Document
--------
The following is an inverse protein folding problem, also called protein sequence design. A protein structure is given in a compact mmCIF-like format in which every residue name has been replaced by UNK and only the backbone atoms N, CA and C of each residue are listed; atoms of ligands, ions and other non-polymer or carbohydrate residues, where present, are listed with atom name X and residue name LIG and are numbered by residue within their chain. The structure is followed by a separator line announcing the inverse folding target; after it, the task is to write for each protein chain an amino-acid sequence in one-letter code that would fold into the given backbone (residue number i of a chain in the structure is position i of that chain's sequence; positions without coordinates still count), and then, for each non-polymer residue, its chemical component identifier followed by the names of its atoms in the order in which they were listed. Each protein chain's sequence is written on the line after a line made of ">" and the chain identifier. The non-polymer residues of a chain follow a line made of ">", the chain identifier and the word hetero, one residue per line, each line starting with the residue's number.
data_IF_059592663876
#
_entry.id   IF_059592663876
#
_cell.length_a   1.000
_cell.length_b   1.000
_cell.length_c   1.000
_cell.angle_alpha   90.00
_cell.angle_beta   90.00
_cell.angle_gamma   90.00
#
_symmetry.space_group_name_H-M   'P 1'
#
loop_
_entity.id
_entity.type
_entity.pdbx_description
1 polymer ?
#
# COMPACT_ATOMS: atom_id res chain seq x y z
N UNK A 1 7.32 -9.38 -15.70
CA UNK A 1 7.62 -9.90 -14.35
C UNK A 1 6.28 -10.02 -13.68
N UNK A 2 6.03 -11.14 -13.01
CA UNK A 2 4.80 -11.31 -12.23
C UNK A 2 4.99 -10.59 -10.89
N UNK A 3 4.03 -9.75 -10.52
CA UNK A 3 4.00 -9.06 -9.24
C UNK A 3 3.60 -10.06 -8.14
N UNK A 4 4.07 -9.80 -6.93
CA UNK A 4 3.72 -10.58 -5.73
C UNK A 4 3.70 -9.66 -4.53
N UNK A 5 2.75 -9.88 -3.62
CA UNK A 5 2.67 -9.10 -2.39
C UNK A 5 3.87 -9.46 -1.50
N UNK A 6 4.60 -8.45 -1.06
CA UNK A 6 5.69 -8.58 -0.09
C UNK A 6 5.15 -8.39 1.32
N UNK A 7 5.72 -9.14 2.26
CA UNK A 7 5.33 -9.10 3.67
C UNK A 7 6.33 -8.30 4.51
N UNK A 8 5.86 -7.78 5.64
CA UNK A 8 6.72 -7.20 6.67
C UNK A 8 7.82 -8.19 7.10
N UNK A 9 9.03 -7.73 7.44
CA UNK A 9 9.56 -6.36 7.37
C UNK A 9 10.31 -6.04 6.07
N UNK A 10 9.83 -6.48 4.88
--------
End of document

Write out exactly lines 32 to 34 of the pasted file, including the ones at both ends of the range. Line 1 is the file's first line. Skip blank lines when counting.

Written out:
CA UNK A 4 3.72 -10.58 -5.73
C UNK A 4 3.70 -9.66 -4.53
N UNK A 5 2.75 -9.88 -3.62